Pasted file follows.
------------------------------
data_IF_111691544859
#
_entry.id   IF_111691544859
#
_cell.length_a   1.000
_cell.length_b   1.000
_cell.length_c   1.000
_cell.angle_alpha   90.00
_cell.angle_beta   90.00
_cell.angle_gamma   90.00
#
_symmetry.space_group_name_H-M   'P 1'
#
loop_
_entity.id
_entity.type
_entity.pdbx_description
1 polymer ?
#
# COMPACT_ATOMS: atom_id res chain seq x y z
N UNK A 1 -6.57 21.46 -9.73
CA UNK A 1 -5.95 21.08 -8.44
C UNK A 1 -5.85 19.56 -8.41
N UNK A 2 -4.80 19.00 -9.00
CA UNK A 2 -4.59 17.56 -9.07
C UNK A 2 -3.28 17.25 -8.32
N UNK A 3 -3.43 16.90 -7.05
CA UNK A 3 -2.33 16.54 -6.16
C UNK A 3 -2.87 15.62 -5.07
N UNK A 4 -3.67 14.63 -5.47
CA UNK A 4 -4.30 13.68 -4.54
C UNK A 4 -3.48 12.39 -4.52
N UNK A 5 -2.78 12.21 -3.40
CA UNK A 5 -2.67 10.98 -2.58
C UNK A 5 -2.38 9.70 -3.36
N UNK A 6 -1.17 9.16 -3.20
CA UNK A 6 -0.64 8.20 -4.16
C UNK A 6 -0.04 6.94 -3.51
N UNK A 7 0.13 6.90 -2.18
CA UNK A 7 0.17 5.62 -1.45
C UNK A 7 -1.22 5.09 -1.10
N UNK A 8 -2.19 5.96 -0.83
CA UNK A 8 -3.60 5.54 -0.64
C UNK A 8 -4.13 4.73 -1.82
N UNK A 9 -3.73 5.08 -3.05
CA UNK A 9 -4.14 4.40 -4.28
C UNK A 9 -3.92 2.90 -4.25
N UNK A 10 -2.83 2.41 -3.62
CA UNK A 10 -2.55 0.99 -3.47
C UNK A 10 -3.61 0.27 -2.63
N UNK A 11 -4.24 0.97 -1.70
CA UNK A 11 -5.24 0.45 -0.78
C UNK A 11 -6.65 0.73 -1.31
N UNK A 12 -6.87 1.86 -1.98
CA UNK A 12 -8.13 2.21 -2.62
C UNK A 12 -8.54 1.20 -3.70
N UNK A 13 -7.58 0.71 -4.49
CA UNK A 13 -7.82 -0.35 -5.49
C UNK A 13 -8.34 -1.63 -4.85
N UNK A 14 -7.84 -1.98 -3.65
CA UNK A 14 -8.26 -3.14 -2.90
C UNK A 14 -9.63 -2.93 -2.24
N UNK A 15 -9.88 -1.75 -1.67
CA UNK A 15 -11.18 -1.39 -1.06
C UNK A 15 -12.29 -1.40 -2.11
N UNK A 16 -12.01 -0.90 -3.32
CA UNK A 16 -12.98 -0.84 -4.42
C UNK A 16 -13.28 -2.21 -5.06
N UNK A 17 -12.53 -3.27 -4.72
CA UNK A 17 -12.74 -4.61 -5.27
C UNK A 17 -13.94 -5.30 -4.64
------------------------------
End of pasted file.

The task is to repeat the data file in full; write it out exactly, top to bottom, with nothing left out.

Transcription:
data_IF_111691544859
#
_entry.id   IF_111691544859
#
_cell.length_a   1.000
_cell.length_b   1.000
_cell.length_c   1.000
_cell.angle_alpha   90.00
_cell.angle_beta   90.00
_cell.angle_gamma   90.00
#
_symmetry.space_group_name_H-M   'P 1'
#
loop_
_entity.id
_entity.type
_entity.pdbx_description
1 polymer ?
#
# COMPACT_ATOMS: atom_id res chain seq x y z
N UNK A 1 -6.57 21.46 -9.73
CA UNK A 1 -5.95 21.08 -8.44
C UNK A 1 -5.85 19.56 -8.41
N UNK A 2 -4.80 19.00 -9.00
CA UNK A 2 -4.59 17.56 -9.07
C UNK A 2 -3.28 17.25 -8.32
N UNK A 3 -3.43 16.90 -7.05
CA UNK A 3 -2.33 16.54 -6.16
C UNK A 3 -2.87 15.62 -5.07
N UNK A 4 -3.67 14.63 -5.47
CA UNK A 4 -4.30 13.68 -4.54
C UNK A 4 -3.48 12.39 -4.52
N UNK A 5 -2.78 12.21 -3.40
CA UNK A 5 -2.67 10.98 -2.58
C UNK A 5 -2.38 9.70 -3.36
N UNK A 6 -1.17 9.16 -3.20
CA UNK A 6 -0.64 8.20 -4.16
C UNK A 6 -0.04 6.94 -3.51
N UNK A 7 0.13 6.90 -2.18
CA UNK A 7 0.17 5.62 -1.45
C UNK A 7 -1.22 5.09 -1.10
N UNK A 8 -2.19 5.96 -0.83
CA UNK A 8 -3.60 5.54 -0.64
C UNK A 8 -4.13 4.73 -1.82
N UNK A 9 -3.73 5.08 -3.05
CA UNK A 9 -4.14 4.40 -4.28
C UNK A 9 -3.92 2.90 -4.25
N UNK A 10 -2.83 2.41 -3.62
CA UNK A 10 -2.55 0.99 -3.47
C UNK A 10 -3.61 0.27 -2.63
N UNK A 11 -4.24 0.97 -1.70
CA UNK A 11 -5.24 0.45 -0.78
C UNK A 11 -6.65 0.73 -1.31
N UNK A 12 -6.87 1.86 -1.98
CA UNK A 12 -8.13 2.21 -2.62
C UNK A 12 -8.54 1.20 -3.70
N UNK A 13 -7.58 0.71 -4.49
CA UNK A 13 -7.82 -0.35 -5.49
C UNK A 13 -8.34 -1.63 -4.85
N UNK A 14 -7.84 -1.98 -3.65
CA UNK A 14 -8.26 -3.14 -2.90
C UNK A 14 -9.63 -2.93 -2.24
N UNK A 15 -9.88 -1.75 -1.67
CA UNK A 15 -11.18 -1.39 -1.06
C UNK A 15 -12.29 -1.40 -2.11
N UNK A 16 -12.01 -0.90 -3.32
CA UNK A 16 -12.98 -0.84 -4.42
C UNK A 16 -13.28 -2.21 -5.06
N UNK A 17 -12.53 -3.27 -4.72
CA UNK A 17 -12.74 -4.61 -5.27
C UNK A 17 -13.94 -5.30 -4.64